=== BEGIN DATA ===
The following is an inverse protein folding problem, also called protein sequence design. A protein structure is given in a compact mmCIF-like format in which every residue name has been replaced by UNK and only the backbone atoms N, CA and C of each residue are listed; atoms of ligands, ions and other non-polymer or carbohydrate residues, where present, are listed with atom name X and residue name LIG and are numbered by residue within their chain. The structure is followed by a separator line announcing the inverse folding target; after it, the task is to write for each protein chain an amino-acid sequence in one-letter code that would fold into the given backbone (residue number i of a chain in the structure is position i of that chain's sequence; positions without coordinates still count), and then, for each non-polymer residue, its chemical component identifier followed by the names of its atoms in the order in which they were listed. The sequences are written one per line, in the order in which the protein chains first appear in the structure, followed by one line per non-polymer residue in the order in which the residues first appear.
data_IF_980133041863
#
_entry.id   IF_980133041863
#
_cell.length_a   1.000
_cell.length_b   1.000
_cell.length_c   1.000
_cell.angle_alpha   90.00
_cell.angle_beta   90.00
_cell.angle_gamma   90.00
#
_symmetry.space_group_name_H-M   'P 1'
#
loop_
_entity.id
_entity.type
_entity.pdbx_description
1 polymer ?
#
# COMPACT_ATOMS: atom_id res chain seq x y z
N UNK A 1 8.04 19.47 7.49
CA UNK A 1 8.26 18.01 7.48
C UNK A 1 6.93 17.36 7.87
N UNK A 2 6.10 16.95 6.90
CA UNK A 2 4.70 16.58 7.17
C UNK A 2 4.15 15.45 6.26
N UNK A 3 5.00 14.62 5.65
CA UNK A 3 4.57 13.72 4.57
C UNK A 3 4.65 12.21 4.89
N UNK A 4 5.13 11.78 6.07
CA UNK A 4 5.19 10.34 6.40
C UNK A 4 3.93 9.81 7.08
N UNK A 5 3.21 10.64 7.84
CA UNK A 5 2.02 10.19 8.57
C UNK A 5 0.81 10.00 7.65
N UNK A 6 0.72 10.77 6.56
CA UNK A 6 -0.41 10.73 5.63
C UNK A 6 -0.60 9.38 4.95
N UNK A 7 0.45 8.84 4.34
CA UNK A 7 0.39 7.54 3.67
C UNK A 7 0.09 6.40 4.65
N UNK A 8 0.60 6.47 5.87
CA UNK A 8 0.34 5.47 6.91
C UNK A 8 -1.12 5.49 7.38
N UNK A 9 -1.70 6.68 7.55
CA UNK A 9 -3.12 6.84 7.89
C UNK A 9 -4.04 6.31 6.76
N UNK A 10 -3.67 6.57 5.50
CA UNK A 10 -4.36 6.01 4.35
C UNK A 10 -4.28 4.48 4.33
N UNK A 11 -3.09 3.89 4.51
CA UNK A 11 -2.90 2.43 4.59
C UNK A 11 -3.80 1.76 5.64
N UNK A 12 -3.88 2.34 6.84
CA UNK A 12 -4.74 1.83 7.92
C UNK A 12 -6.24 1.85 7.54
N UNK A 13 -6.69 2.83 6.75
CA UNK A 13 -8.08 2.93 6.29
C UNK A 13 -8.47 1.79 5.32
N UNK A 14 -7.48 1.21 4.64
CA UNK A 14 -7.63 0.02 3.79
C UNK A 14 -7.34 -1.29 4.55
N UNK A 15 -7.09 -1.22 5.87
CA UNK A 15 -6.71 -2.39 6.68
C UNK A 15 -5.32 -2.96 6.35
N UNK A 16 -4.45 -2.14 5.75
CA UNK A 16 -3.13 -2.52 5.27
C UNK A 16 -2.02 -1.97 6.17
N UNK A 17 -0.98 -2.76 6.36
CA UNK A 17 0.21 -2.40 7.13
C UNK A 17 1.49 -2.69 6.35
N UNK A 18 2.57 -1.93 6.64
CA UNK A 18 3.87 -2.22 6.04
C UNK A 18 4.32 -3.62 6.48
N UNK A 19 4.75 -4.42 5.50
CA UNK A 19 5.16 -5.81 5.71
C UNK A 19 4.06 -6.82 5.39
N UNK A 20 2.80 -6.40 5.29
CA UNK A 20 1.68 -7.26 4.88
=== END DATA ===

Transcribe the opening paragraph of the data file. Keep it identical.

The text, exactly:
The following is an inverse protein folding problem, also called protein sequence design. A protein structure is given in a compact mmCIF-like format in which every residue name has been replaced by UNK and only the backbone atoms N, CA and C of each residue are listed; atoms of ligands, ions and other non-polymer or carbohydrate residues, where present, are listed with atom name X and residue name LIG and are numbered by residue within their chain. The structure is followed by a separator line announcing the inverse folding target; after it, the task is to write for each protein chain an amino-acid sequence in one-letter code that would fold into the given backbone (residue number i of a chain in the structure is position i of that chain's sequence; positions without coordinates still count), and then, for each non-polymer residue, its chemical component identifier followed by the names of its atoms in the order in which they were listed. The sequences are written one per line, in the order in which the protein chains first appear in the structure, followed by one line per non-polymer residue in the order in which the residues first appear.